Navis Farms – The oxen pair

Gee, Haw, Whoa. Not terms you use when you are listening to an old farmer tell a story but commands to use for training oxen. Once trained, an oxen pair can move from A to B with only verbal commands and can pull up to 13,000 pounds, that’s two times their body weight! I can’t even get my dog to stay…

Ron Navis has had aspirations for training a pair but with a few trials over the years. What first sparked his interest in draft animals goes back to his childhood witnessing his grandpa open up cornfields. They always used horses. The tractor in this case was inefficient because you had to get on and off. The horses were trained to follow commands. This made it possible to get through the field in time to come home and enjoy a slice of warm pie.

Surrounded by fields of corn, beans, wheat, hay and livestock, Ron Navis grew up helping out on the farm in Shelbyville, IL. He found himself helping out a lot on the farm cutting firewood, raising chickens, tending to a large garden and helping can that produce. Both his parents had full time jobs so he and his brother had responsibility for a good part of the homestead. The brick house they lived in centered around fields surrounded by woods. Ron spent a lot of time in those woods walking to his grandparents that were both not too far. They always had cows and calves on the farm and every summer he would usually show a steer or heifer at the 4-H fair. He grew fond of the company of cattle which made it very difficult to sell them when the time came. He always enjoyed working with the animals so he pursued a degree in animal science at the University of Illinois. Today he lives on a small homestead now with his wife, Jill Navis. He ended up taking a career in crops but living on the farm fills the void of his love for gardening and animals that he knows so well. For him it is a way of life and he wouldn’t want it any other way.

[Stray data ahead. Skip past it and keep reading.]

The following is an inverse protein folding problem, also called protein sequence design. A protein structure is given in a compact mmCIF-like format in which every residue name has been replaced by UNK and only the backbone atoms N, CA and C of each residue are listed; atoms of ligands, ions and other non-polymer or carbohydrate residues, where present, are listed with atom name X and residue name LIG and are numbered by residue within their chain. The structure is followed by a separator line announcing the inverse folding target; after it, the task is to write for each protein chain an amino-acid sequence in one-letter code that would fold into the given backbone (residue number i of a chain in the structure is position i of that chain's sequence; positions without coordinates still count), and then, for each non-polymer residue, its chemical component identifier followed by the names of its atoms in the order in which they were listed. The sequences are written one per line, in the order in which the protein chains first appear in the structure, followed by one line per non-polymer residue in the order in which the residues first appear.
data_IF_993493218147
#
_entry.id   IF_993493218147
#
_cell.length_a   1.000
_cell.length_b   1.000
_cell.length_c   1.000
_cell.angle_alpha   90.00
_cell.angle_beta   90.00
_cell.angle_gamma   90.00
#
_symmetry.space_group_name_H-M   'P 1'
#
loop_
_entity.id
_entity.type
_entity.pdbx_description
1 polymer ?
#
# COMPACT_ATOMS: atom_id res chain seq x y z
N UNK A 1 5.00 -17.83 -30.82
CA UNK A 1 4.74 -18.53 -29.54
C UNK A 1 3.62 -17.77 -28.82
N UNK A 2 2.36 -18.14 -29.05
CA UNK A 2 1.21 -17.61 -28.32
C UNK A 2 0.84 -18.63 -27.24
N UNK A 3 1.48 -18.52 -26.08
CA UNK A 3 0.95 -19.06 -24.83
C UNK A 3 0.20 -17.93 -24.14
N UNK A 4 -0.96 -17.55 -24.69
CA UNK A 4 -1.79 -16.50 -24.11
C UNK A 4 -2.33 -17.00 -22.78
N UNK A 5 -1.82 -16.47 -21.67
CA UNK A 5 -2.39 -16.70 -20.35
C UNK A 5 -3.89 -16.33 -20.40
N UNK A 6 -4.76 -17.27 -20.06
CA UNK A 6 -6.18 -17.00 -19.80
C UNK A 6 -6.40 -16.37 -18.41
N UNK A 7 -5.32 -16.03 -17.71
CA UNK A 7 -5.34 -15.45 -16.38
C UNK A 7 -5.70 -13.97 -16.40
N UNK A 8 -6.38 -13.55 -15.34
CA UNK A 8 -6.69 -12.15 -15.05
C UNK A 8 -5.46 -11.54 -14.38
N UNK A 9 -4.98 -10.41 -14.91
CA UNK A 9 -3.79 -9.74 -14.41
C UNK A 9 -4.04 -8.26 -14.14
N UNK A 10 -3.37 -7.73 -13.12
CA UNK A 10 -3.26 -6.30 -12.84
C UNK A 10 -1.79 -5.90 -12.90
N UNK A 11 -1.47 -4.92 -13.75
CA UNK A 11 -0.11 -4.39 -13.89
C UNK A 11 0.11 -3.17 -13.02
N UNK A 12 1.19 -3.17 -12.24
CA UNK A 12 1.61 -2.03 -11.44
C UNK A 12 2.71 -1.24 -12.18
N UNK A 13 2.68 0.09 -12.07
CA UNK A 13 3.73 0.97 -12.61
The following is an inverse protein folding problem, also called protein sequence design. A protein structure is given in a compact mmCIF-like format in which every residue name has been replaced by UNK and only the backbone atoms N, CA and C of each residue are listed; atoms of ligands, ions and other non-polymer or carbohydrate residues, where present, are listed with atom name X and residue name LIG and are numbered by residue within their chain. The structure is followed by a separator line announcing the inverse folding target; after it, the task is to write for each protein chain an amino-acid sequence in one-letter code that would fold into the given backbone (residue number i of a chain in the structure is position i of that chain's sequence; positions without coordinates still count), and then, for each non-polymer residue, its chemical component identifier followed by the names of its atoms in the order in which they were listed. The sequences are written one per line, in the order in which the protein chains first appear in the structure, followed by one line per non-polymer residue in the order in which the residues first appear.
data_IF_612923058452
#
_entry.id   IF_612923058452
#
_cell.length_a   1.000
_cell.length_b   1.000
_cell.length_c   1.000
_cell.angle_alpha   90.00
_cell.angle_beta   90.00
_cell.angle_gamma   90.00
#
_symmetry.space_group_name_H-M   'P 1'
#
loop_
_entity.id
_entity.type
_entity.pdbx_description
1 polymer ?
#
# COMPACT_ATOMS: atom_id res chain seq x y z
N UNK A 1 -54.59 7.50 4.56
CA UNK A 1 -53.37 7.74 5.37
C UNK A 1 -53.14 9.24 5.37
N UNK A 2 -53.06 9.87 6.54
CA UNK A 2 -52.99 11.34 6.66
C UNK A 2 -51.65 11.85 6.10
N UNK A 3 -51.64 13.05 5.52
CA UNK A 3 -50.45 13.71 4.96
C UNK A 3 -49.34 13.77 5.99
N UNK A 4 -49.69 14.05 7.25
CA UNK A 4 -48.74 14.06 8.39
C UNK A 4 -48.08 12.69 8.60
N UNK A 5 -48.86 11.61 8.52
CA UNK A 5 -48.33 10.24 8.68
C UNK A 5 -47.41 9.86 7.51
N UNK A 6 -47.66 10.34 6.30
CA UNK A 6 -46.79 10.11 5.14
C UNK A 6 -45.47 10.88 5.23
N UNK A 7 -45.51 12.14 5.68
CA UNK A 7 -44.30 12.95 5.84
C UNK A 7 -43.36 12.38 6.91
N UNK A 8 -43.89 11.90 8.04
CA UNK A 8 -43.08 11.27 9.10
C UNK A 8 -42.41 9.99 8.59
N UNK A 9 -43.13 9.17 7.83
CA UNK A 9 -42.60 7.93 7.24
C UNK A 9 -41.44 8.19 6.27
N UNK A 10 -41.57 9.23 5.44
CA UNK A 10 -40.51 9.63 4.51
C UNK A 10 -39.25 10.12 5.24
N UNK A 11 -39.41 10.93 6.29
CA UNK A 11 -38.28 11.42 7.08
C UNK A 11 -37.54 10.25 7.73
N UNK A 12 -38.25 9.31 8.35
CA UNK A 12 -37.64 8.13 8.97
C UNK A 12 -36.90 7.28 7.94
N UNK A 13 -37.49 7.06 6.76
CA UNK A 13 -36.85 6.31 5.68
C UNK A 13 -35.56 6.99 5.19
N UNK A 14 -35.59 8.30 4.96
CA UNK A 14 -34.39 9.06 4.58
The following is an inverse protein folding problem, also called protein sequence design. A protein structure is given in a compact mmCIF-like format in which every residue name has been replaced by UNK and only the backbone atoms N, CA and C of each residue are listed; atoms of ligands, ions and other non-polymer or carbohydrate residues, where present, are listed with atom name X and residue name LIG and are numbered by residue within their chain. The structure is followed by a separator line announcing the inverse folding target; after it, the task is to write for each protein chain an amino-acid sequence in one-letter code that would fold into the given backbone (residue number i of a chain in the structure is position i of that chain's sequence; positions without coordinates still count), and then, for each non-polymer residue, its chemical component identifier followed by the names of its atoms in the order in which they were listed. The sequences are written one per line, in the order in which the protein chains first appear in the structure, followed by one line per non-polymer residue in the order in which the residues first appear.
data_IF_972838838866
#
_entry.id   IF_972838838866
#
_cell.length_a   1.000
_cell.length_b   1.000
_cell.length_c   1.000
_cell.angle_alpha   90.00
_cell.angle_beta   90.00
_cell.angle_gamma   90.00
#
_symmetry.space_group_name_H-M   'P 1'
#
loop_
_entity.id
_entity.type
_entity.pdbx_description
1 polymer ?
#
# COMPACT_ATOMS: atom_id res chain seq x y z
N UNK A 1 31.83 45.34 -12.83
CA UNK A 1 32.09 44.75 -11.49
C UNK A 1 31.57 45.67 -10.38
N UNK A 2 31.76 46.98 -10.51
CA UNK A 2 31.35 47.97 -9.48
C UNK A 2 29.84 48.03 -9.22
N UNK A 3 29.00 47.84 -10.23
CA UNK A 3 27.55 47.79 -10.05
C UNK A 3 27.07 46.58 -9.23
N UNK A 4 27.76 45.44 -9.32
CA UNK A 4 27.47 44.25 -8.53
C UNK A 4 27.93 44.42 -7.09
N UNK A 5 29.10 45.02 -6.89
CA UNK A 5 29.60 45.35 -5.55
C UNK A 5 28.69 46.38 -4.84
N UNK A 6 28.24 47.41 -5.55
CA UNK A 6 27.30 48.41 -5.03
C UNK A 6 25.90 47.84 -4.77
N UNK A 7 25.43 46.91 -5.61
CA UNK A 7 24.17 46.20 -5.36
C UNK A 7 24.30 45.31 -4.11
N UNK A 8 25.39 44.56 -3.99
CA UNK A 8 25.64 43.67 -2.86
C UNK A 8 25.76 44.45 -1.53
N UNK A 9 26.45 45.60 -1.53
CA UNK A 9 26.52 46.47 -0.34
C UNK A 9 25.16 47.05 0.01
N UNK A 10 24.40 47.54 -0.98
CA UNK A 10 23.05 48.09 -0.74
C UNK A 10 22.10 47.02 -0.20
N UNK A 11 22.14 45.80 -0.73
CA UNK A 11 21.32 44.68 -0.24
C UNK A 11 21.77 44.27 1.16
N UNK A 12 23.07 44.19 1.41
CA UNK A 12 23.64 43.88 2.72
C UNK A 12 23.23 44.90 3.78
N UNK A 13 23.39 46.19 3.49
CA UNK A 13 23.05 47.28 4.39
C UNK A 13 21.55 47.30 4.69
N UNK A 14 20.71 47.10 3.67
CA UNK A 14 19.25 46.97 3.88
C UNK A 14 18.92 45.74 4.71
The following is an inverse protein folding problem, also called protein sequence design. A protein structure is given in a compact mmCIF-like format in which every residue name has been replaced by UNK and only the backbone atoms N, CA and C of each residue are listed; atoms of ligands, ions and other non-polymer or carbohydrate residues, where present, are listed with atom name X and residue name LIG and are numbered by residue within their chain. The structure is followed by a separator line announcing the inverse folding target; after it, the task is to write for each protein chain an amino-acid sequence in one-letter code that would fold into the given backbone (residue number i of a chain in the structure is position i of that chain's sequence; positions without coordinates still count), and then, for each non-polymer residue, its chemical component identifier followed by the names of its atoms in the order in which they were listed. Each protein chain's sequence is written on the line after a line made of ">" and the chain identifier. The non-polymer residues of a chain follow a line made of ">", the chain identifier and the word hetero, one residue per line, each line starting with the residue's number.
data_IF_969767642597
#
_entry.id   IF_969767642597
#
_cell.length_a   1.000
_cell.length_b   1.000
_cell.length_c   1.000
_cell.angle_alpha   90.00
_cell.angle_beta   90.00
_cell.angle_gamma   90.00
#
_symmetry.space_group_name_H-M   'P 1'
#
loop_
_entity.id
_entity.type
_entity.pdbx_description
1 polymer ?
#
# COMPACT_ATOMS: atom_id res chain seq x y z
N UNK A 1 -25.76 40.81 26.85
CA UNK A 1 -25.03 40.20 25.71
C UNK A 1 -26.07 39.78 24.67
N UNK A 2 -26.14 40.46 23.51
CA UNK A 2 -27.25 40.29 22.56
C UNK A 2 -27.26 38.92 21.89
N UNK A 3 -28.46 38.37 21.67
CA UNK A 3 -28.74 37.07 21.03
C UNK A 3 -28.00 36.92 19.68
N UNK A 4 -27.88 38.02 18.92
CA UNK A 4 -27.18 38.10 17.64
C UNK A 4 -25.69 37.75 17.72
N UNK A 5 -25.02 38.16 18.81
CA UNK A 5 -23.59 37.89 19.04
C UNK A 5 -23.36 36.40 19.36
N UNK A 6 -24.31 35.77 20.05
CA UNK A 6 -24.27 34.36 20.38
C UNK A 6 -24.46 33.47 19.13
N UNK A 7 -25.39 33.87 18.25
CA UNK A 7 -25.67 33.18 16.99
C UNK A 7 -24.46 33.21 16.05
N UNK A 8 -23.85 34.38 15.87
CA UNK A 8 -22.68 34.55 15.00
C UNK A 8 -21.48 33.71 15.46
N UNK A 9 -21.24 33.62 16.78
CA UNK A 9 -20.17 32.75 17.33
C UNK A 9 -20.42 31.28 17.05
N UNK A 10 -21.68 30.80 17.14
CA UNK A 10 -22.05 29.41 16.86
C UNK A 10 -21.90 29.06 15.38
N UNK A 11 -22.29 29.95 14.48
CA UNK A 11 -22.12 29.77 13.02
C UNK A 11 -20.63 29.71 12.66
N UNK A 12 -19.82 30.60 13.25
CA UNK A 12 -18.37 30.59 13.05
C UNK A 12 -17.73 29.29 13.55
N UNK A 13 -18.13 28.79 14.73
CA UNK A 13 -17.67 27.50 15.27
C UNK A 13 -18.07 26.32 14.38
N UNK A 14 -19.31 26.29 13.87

Ron always wanted a team of horses, but realizing this was an expensive hobby, he looked into oxen. They can pull more than a horse, calves are much cheaper, and you can build the yoke instead of investing in harnesses. The big challenge with finding the right pair is finding a pair that complements each other. He has had Holstein, Jersey, and milking Shorthorn teams over the years. The jersey pair were named Stop and Go. That didn’t work out as their names were given to them for their personalities and they did not complement each other. Winter 2020 he was blessed with Brown Swiss bull twins from a local dairy. Then the Navis Farms oxen pair Brutus and Cray were born. Bull twins are like finding a double yoke egg so one could say it was meant to be. He didn’t give up. As with any difficult task, the key to success is practice, patience and persistence. The best teachers are repetition, failure and repetitive failure. These words come from much experience as a man of many talents.

Ron Navis is my father and I am so proud to have his story be featured first in my blog. This is the story that started my story. I like to think my love for animals came from my father and his never ending passion to be connected to the farm.  If you see a Brown Swiss pair in your local community parade in the Bloomington, IL area, it will most likely be Ron, Brutus, and Cray. Until then they will be working on the farm and eating lots of hay. Follow along their story on Twitter:  https://twitter.com/tryingoxen\